Sunday, 1 September 2013

A Sad War

The world was horrified at the possibility that chemical weapons had been used in Syria so sent UN inspectors in order to gather evidence. They have now left Syria and we await their report. I am no expert but I think it is fairly easy to tell from the videos that came back from Syrian hospitals that chemical weapons had been used. The real question is who used them? There are reports like this one from Reuters that say it is the rebels and not Assad who used chemical warfare.

So was it President Assad, that calming influence in the Middle East who trained as an intelligent, calm, studious and respected doctor and gained a significant amount of his training in London? During his training the President must have been heavily influenced by rational, stable and sensible Western thinking. Or could it be those nasty rebellious terrorists in Syria, acting as agents provocateurs, who used chemical weapons on themselves in order to gain the sympathy of the rest of the world and provoke attacks on the Syrian Government?

My questions may be biased but there may be an element of truth in them. Indeed, they may be true. Now, according to this BBC report, we learn that the UN inspectors' 'mandate is limited to determining the use of chemical weapons and not who used them'. It goes on to tell us that the US say hundreds of children were killed 'in the suspected chemical weapons attacks' but who was behind those chemical attacks? We don't have the results of the inspection so I wouldn't say we are back to square one quite yet but when we get the results we will be back to square one. Syria says that the US claims are "full of lies"

I was listening to an interview with an imam on Radio Lancashire this morning, and you can still hear the interview on Joe Wilson's programme if you go to 2 hours 47 minutes. According to Wikipedia, estimates of the number of deaths in the Syrian civil war vary between 83,260 and 110,375. One death is one too many but we were told by this imam who had just returned from Syria that there had been 130,000 deaths. He has seen schools and hospitals bombed and death and devastation on an unimaginable scale. You can see how he comes to the conclusion that the UN should act and he blames Russia and China for preventing this action.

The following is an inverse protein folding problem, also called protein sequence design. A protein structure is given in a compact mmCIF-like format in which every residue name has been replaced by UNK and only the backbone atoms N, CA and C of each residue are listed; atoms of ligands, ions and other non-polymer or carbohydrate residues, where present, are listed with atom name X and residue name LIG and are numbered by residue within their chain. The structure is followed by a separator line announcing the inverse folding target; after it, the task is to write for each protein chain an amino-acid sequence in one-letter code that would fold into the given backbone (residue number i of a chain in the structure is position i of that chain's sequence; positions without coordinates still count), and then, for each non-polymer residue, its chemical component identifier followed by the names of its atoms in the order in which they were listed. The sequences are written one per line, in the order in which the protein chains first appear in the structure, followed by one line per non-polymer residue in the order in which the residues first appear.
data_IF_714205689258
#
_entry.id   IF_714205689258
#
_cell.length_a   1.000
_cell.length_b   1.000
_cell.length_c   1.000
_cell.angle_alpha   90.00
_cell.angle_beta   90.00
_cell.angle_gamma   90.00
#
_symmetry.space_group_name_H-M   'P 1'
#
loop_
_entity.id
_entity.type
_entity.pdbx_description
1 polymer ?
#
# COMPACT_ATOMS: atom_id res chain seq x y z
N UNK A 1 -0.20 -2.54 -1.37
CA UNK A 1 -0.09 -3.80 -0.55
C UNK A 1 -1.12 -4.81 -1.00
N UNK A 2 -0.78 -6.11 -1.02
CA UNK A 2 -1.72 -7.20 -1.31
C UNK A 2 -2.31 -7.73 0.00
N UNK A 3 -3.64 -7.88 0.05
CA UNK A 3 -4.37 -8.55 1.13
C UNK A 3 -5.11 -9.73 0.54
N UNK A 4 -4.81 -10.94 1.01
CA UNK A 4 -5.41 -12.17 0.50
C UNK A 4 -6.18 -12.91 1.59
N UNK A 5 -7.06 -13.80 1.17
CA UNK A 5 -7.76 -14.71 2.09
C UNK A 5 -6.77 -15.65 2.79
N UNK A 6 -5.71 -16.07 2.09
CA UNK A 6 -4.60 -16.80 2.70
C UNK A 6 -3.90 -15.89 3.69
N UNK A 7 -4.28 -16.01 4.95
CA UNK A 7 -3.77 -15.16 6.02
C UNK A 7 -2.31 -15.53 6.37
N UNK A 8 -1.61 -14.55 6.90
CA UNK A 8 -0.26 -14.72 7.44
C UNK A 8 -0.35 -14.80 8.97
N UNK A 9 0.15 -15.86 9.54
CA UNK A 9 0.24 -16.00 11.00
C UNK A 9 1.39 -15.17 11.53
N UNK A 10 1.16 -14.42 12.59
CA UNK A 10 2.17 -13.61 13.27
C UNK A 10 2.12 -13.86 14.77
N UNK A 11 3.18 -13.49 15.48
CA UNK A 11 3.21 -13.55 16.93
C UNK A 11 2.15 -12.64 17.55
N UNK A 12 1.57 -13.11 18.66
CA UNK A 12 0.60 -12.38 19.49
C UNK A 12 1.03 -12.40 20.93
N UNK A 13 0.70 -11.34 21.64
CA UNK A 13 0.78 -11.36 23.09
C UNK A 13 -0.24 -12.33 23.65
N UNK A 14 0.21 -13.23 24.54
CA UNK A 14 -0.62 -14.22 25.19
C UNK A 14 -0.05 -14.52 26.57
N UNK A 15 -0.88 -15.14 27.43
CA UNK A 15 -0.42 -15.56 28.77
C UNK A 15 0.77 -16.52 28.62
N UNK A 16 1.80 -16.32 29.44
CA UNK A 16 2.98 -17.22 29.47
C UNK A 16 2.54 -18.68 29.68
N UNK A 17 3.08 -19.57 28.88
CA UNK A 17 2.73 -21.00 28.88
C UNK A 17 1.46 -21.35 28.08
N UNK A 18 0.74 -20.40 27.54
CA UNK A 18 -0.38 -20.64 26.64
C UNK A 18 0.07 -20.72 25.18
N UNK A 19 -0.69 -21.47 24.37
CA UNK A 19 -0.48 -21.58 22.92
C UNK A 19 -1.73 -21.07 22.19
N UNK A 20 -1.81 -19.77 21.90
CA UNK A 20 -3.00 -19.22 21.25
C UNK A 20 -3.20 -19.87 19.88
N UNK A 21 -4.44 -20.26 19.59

The UK Government's vote only concerned the use of chemical warfare and was nothing to do with regime change. The UN, and Russia and China's use of a veto, only relates to the use of chemical warfare. The imam described the horrible deaths of women and children caused by bombing which would appear to be caused by the Syrian Government but this would carry on even if the UN did resolve to act. Whether UN or UK or US action is legal depends on assurances that the use of chemical weapons was ordered by Assad. I am told that chemical weapons could be produced in a domestic bathroom so finding proof as to who is to blame may be difficult.

The imam tells us that we have a 'moral duty to step in'. There may be a moral duty but I would prefer to add a legal duty as well before I went to war. If the imam is right about Assad being behind the use of chemical warfare (and I am not sure how he knows even if has visited Syria) then that must mean that there is another regime that is better than Assad's. I suspect there is such a regime but I would not rule out the possibility that there would be many more murders even with regime change.

I was concerned when the imam who wants to go to war told us that he would not tolerate the actions of Russia and China. He finds their actions "disgusting" and those who support the tyrants (I think he includes in that phrase all those MPs who voted against the UK Government on Thursday) are equally tyrannical. He then blames President Putin for massacres in Chechnya. Both sides in Chechnya have been accused of war crimes  but that isn't the point. The imam thinks that Putin is mad and should be ignored so I think the imam must want to break up the UN. Joe Wilson doesn't make this point but suggests that if Putin is mad then we should be standing by the people of Russia and attacking this regime. The imam's reply is that "good people are not doing enough". So the imam must want to go to war with Syria and with Russia. I am not sure what he wants to do with those tyrants who are MPs.

There is doubt about who has perpetrated war crimes. I am just glad that we don't leave our decision making to imams like this one on Radio Lancashire, even if he has visited Syria recently.

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